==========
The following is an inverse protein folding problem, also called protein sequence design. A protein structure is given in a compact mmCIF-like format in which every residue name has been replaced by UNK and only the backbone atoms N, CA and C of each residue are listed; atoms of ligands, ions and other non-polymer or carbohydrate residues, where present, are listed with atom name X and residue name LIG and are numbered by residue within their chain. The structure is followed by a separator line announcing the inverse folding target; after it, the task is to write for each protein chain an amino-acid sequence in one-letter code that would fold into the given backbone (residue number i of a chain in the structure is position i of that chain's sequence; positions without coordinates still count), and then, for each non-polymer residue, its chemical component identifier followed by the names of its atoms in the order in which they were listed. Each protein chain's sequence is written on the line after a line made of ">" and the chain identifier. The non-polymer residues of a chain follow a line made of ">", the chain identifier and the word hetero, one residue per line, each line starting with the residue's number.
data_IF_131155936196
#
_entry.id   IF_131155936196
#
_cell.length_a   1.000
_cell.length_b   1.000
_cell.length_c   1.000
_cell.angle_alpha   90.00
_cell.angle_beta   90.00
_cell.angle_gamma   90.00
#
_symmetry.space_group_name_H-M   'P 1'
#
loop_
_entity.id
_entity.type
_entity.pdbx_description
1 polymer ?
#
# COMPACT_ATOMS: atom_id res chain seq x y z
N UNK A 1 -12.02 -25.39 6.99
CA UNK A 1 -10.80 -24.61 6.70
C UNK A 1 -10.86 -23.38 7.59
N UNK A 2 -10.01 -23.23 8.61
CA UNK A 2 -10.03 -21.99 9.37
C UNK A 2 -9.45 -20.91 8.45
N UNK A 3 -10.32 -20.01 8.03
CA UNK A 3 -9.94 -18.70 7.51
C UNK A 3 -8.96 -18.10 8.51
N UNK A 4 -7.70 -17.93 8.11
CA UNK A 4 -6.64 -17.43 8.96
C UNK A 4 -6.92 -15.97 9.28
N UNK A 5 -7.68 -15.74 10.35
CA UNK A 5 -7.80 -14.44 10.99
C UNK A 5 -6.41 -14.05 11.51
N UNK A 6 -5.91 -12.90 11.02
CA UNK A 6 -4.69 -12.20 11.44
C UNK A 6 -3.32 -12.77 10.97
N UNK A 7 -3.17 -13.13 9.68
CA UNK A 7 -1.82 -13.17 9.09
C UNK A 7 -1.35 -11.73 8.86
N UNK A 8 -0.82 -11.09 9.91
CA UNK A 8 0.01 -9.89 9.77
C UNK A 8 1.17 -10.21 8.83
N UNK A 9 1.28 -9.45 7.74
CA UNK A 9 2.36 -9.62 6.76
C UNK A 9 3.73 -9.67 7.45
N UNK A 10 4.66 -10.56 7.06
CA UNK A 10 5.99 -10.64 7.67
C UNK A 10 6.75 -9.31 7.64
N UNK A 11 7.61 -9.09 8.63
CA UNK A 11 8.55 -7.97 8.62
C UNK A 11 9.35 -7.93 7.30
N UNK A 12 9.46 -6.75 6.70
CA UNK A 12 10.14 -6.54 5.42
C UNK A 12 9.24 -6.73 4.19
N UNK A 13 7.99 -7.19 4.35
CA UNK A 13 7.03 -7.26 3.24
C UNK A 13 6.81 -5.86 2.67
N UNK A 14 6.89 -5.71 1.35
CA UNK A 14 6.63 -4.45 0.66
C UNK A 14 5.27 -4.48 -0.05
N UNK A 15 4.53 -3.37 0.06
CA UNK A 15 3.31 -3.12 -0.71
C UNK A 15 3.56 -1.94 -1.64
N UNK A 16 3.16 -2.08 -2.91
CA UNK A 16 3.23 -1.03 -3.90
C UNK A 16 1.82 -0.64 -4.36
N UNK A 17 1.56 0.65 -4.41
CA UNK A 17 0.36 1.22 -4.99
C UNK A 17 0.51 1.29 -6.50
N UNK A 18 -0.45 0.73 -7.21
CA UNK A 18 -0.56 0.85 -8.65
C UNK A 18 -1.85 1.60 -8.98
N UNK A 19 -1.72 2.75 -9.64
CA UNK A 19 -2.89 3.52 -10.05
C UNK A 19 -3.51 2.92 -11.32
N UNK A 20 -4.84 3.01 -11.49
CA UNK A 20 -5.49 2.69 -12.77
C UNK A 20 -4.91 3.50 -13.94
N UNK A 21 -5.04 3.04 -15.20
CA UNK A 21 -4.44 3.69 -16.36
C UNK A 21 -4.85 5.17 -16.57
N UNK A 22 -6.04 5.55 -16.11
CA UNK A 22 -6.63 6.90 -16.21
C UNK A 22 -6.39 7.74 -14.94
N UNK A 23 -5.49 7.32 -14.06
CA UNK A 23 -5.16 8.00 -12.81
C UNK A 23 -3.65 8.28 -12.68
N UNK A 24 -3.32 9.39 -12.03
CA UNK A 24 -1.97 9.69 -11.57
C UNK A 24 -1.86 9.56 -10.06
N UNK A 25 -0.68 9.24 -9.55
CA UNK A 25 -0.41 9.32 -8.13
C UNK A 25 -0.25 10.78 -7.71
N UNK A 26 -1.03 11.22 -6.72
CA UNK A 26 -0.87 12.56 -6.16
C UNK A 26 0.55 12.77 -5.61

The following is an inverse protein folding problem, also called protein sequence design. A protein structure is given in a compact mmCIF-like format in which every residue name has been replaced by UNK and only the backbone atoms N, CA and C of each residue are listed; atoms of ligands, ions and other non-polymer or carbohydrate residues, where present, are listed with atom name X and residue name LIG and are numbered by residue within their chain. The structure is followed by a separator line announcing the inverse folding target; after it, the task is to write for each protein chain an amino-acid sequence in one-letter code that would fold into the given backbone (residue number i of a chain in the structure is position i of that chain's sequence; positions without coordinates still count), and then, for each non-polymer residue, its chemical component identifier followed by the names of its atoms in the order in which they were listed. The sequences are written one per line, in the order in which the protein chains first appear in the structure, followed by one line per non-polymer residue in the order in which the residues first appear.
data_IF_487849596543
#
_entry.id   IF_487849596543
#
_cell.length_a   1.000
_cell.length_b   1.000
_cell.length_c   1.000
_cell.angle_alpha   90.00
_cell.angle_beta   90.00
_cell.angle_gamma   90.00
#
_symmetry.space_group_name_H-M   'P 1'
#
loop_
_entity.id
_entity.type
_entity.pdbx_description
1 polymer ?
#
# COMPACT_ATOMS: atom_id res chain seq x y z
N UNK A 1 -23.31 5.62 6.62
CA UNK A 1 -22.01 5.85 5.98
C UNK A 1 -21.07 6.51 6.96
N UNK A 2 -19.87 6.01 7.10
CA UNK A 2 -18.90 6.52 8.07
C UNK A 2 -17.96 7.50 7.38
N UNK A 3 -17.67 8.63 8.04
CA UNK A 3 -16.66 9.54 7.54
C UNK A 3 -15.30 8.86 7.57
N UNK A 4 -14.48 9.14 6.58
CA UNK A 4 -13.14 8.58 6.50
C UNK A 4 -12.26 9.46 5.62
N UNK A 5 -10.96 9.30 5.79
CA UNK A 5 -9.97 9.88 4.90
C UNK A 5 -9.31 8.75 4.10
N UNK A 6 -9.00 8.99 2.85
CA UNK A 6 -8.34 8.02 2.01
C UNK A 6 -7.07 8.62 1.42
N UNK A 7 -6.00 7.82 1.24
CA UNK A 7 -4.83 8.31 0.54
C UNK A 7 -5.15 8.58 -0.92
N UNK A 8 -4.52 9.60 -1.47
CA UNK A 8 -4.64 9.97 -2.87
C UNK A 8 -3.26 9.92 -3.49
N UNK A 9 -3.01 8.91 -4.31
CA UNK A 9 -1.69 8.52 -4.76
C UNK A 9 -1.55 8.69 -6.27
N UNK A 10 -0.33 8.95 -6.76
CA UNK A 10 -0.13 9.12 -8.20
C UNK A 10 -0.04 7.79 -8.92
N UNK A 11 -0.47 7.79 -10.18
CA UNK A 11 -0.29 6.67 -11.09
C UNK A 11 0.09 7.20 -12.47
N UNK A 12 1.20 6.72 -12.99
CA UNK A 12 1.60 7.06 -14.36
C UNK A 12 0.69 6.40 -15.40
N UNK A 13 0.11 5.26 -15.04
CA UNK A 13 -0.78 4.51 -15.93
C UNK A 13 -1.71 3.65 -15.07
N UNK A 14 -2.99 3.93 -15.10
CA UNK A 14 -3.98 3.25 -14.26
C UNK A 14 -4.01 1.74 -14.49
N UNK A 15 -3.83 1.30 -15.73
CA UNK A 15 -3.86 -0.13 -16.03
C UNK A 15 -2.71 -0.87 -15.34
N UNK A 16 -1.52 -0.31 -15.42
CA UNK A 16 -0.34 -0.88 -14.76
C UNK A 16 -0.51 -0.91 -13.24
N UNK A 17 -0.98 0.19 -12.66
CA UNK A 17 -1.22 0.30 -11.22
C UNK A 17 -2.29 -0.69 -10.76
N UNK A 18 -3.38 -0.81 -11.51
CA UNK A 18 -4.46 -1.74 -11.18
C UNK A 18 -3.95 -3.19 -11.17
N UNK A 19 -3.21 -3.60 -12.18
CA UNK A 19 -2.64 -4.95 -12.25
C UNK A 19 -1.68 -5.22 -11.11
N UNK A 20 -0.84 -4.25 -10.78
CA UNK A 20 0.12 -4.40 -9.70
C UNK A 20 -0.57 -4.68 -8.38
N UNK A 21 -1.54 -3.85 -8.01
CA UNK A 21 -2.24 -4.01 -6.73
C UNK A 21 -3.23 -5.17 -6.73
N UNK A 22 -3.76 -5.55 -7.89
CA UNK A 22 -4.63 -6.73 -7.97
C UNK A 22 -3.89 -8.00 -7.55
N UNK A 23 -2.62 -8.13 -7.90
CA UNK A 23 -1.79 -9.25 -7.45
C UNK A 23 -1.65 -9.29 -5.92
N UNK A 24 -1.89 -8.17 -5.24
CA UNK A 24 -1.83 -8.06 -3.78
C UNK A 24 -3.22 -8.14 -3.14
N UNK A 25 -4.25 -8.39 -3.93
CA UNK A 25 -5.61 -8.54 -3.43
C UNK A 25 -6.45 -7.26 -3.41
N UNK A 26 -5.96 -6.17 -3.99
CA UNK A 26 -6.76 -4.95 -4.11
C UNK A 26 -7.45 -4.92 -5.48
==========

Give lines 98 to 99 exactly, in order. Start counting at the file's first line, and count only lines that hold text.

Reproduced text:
CA UNK A 26 -0.87 12.56 -6.16
C UNK A 26 0.55 12.77 -5.61